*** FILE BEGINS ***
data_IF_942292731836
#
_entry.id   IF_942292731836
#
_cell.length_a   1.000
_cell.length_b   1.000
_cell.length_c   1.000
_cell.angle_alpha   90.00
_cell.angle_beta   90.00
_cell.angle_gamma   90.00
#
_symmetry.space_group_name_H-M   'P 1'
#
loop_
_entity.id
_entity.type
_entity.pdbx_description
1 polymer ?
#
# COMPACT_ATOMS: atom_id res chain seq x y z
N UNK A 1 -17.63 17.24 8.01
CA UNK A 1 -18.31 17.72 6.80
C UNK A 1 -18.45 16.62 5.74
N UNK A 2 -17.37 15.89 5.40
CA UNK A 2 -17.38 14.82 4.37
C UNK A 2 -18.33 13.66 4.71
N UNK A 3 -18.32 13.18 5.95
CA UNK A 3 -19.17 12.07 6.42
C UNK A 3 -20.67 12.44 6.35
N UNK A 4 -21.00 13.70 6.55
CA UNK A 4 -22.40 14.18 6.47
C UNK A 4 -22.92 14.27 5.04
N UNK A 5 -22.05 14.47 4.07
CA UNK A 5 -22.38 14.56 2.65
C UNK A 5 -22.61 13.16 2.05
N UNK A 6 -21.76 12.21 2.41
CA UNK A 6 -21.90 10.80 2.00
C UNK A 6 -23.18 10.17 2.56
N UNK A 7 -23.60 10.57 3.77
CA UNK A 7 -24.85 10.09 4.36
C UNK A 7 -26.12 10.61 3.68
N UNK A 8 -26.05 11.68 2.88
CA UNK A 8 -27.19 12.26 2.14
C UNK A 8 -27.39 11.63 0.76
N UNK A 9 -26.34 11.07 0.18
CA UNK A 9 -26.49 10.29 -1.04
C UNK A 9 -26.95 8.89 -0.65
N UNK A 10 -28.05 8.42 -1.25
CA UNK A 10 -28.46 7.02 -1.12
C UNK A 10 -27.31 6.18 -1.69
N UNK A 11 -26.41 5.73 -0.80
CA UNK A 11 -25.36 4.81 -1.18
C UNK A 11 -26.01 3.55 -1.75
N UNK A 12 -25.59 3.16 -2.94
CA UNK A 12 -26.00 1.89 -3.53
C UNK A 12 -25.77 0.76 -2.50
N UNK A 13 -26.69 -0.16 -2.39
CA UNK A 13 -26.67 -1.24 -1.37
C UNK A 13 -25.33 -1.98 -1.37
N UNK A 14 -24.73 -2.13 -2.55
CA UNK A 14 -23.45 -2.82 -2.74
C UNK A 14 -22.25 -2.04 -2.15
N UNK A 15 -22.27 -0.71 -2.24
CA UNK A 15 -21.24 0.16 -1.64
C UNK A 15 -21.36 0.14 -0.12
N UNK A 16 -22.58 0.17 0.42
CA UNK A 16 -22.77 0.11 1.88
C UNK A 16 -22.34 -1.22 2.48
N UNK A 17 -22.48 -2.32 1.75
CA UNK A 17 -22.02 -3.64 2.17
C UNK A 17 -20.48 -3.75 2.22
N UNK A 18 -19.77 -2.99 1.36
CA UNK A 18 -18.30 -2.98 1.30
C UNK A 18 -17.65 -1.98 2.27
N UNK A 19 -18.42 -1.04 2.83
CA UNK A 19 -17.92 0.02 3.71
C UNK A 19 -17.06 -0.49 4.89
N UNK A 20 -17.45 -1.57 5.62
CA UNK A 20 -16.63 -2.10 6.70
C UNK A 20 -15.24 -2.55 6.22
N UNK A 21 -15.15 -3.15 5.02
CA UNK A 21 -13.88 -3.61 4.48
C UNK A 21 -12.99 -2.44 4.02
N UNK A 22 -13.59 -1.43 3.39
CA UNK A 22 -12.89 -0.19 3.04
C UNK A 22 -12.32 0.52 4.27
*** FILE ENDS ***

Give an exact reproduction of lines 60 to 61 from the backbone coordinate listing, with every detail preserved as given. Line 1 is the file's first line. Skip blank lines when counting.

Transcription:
N UNK A 14 -24.73 -2.13 -2.55
CA UNK A 14 -23.45 -2.82 -2.74